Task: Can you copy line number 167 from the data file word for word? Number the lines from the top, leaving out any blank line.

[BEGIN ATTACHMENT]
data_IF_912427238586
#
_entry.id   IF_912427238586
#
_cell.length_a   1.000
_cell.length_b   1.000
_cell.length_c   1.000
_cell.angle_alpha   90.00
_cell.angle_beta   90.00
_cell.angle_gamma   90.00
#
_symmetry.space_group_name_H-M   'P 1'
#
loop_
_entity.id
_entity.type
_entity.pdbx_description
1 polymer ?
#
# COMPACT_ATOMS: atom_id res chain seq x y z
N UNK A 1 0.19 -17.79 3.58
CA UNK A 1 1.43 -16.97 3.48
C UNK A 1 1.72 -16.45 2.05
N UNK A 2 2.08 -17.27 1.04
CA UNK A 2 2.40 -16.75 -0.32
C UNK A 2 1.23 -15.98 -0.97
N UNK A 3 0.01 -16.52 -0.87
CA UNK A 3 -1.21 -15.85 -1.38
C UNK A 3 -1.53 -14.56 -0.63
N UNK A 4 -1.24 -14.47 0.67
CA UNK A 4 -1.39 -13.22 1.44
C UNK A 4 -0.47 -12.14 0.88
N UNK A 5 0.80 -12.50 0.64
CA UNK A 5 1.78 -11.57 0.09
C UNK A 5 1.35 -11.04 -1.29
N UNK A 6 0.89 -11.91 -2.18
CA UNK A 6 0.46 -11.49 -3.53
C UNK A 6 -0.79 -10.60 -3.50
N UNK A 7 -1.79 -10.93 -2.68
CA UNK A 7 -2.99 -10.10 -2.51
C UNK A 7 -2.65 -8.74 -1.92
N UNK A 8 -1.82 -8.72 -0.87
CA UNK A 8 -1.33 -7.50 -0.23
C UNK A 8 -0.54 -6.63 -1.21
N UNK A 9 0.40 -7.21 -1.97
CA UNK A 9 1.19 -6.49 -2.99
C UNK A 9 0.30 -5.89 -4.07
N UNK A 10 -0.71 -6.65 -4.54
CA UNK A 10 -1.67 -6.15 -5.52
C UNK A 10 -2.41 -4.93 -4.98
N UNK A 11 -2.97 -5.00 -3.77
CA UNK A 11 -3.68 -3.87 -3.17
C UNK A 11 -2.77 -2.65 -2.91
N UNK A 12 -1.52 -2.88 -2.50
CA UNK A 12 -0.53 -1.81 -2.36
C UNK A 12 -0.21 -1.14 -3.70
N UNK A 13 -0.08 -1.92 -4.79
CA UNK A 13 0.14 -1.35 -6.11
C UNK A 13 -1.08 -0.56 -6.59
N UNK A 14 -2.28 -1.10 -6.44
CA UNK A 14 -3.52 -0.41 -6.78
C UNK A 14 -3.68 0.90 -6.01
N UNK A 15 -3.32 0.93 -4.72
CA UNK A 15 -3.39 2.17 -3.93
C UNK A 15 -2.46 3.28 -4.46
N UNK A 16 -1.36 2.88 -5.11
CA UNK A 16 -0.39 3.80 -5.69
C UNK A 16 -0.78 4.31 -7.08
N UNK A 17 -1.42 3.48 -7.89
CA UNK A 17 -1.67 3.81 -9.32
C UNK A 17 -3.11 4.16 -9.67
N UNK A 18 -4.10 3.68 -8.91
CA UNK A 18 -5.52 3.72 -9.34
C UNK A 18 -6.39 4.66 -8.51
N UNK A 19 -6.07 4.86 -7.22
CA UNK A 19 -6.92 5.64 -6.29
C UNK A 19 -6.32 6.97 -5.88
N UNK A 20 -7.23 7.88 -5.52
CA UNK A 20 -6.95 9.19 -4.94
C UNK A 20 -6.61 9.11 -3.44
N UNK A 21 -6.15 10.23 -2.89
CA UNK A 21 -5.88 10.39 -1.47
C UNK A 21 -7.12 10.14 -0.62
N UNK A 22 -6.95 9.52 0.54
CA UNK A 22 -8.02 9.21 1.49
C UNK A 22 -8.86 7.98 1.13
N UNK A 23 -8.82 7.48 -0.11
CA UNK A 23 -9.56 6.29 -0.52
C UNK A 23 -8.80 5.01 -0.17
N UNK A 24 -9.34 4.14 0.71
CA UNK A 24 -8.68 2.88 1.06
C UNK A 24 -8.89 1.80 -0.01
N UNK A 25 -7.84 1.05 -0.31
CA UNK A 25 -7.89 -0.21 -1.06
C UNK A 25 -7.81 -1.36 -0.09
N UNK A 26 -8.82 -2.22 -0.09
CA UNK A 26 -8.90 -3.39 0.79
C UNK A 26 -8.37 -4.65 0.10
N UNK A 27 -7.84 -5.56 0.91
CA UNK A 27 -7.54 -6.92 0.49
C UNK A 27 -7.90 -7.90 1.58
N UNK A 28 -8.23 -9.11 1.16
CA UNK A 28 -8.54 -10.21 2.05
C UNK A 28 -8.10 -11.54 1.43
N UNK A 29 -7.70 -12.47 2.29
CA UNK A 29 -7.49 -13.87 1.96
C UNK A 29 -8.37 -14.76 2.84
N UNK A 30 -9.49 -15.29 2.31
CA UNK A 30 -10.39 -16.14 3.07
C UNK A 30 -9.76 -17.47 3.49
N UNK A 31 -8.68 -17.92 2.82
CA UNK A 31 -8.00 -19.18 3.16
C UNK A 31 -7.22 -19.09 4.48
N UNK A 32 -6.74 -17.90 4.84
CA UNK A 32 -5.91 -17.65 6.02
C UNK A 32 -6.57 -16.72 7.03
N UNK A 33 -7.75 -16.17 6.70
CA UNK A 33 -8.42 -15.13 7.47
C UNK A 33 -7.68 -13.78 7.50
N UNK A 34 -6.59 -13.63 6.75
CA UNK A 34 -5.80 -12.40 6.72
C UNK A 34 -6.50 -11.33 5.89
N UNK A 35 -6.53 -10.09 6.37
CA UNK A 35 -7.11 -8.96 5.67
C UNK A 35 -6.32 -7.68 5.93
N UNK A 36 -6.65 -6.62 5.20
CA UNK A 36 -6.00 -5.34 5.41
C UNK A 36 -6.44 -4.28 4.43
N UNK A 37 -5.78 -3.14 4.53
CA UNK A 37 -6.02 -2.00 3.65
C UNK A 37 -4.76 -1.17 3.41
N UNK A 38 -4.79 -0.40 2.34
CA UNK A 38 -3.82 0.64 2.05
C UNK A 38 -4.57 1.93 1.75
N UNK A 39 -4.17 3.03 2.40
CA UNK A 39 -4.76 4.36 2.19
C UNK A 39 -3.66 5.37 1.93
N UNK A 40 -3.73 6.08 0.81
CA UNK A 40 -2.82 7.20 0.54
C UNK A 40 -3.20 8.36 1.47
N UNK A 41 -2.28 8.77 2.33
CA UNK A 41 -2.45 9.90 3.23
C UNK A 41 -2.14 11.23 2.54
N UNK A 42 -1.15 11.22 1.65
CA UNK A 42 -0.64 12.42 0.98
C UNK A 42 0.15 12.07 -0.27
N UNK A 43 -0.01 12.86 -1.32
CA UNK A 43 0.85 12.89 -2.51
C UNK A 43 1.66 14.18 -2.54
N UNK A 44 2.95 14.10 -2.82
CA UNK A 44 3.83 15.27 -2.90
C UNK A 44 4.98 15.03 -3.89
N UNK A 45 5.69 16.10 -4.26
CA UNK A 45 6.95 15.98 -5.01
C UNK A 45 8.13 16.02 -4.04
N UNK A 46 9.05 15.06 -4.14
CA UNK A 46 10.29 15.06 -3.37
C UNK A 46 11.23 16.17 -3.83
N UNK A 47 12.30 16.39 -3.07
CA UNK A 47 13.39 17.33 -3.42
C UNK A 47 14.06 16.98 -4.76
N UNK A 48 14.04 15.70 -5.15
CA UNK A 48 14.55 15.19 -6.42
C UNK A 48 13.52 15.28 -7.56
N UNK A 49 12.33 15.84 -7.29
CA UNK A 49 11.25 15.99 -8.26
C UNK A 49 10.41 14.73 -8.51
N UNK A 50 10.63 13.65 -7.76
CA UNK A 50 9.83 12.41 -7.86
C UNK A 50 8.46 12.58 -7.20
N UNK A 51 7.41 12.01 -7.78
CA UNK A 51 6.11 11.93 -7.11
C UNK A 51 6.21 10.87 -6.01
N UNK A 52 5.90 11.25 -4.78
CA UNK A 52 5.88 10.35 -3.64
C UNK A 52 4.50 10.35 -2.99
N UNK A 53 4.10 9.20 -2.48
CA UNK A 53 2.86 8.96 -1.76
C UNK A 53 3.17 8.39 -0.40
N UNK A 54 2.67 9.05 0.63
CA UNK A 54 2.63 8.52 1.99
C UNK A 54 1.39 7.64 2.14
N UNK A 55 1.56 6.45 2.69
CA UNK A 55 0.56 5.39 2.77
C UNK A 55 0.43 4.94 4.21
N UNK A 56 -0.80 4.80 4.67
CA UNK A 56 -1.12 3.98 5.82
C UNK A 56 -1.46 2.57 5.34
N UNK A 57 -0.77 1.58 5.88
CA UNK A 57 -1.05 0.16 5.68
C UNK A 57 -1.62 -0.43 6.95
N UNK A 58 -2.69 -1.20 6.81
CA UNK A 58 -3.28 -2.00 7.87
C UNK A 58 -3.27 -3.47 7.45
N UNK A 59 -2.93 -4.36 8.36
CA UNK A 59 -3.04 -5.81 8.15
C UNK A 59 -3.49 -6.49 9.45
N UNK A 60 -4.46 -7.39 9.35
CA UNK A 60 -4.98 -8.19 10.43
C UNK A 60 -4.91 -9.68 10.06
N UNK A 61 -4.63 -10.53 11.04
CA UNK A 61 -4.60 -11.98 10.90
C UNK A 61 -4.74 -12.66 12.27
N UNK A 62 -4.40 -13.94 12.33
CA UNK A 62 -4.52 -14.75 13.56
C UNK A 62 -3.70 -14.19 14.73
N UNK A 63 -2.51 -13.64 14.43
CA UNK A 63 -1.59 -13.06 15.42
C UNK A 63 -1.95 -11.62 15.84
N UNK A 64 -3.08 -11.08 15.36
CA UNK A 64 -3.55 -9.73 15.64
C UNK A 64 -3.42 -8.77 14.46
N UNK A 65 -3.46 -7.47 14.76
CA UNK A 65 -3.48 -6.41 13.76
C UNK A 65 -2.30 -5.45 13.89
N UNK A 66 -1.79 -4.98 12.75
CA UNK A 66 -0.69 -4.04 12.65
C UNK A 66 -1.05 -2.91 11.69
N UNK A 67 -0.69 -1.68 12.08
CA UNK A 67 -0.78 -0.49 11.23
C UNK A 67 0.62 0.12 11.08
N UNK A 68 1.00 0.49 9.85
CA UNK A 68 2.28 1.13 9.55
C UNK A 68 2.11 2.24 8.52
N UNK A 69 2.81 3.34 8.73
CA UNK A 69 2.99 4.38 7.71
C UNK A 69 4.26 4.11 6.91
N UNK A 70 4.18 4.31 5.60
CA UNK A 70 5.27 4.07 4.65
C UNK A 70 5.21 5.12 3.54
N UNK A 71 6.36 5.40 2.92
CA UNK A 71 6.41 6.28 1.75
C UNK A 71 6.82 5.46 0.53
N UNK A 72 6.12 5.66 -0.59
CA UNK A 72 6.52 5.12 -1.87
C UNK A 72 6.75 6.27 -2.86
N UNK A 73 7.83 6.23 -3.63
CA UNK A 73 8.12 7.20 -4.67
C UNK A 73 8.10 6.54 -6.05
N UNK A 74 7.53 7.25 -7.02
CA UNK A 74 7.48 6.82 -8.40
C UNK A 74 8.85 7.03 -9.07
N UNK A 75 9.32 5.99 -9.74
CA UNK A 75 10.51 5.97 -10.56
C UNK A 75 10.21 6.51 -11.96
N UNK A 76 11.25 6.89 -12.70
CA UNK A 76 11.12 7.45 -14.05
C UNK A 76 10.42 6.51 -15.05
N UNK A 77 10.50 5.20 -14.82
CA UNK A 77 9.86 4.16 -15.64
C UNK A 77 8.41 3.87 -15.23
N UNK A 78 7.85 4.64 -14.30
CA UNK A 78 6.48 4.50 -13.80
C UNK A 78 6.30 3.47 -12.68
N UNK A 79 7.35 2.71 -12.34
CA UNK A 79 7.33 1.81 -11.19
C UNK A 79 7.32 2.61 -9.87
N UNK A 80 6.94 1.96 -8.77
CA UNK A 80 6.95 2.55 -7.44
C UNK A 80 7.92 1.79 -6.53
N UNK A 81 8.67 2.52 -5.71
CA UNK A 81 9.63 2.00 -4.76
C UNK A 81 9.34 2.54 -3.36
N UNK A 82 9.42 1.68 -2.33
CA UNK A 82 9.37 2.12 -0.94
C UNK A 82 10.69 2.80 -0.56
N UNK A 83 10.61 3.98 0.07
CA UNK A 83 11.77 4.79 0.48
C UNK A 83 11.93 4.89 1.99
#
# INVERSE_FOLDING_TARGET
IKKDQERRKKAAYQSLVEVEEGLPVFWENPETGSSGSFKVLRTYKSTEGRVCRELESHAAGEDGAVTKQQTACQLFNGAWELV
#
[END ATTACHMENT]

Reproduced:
C UNK A 49 10.41 14.73 -8.51